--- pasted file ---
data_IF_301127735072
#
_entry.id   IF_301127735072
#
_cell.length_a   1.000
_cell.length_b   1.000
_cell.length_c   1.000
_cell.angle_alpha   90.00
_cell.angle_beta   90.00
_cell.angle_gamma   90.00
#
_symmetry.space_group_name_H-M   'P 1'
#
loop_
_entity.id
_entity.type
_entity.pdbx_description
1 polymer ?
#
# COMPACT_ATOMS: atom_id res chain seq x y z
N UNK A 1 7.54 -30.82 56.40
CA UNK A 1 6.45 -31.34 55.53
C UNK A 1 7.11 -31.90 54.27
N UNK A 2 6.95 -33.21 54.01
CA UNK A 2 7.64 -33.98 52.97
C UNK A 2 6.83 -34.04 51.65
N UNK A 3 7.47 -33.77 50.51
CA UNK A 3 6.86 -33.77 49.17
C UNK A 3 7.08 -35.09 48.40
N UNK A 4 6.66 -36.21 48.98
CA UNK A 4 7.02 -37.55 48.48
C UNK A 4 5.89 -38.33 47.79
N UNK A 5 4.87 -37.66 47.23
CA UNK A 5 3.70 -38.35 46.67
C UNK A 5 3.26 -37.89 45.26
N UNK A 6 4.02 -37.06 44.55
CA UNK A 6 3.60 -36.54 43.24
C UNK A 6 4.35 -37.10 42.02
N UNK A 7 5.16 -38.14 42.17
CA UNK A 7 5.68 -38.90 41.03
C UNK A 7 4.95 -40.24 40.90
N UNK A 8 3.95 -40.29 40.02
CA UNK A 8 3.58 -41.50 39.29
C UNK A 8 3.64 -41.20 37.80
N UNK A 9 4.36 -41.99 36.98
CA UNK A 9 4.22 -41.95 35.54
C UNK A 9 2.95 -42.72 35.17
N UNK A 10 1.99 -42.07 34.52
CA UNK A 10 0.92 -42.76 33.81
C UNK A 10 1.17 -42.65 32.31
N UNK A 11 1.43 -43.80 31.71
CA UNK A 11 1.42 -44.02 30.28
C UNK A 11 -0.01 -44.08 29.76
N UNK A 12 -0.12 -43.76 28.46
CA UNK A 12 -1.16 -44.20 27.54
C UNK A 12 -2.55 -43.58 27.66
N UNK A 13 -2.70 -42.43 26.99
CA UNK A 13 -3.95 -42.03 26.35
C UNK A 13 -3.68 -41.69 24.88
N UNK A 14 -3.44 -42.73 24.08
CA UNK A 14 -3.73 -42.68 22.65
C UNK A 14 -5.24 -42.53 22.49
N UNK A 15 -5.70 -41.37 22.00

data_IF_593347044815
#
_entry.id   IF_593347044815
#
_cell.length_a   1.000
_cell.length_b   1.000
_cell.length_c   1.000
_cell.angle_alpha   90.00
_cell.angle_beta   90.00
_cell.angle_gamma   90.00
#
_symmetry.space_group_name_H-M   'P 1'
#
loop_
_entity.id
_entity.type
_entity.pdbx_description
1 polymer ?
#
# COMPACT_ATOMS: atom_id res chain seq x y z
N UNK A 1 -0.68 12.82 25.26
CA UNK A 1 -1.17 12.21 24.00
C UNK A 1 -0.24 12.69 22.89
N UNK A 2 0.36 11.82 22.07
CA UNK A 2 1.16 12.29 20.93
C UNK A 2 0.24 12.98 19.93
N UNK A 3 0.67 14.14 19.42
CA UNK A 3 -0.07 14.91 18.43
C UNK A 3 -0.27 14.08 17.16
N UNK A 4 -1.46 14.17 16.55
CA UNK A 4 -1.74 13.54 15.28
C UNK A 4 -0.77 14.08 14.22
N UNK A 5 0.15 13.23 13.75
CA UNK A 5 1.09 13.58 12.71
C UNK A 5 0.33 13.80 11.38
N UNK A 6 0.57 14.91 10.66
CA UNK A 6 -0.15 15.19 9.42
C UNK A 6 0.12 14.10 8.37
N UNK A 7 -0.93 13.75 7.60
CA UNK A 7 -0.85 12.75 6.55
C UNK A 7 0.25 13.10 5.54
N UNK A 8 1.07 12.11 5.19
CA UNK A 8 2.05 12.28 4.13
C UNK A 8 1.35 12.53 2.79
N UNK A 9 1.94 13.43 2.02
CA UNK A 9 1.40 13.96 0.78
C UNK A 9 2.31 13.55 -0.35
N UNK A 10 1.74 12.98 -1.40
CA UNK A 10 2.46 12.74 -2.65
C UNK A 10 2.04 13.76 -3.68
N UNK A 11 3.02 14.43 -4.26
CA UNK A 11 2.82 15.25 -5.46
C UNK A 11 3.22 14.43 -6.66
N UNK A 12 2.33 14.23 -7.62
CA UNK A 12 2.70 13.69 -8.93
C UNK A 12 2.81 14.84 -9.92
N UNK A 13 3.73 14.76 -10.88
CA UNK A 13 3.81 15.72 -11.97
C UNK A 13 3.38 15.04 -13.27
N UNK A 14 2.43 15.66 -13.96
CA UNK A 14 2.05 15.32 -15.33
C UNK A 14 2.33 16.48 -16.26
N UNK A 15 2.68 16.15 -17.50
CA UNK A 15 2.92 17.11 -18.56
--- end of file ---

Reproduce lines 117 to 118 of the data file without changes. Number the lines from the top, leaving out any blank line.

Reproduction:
N UNK A 12 2.33 14.23 -7.62
CA UNK A 12 2.70 13.69 -8.93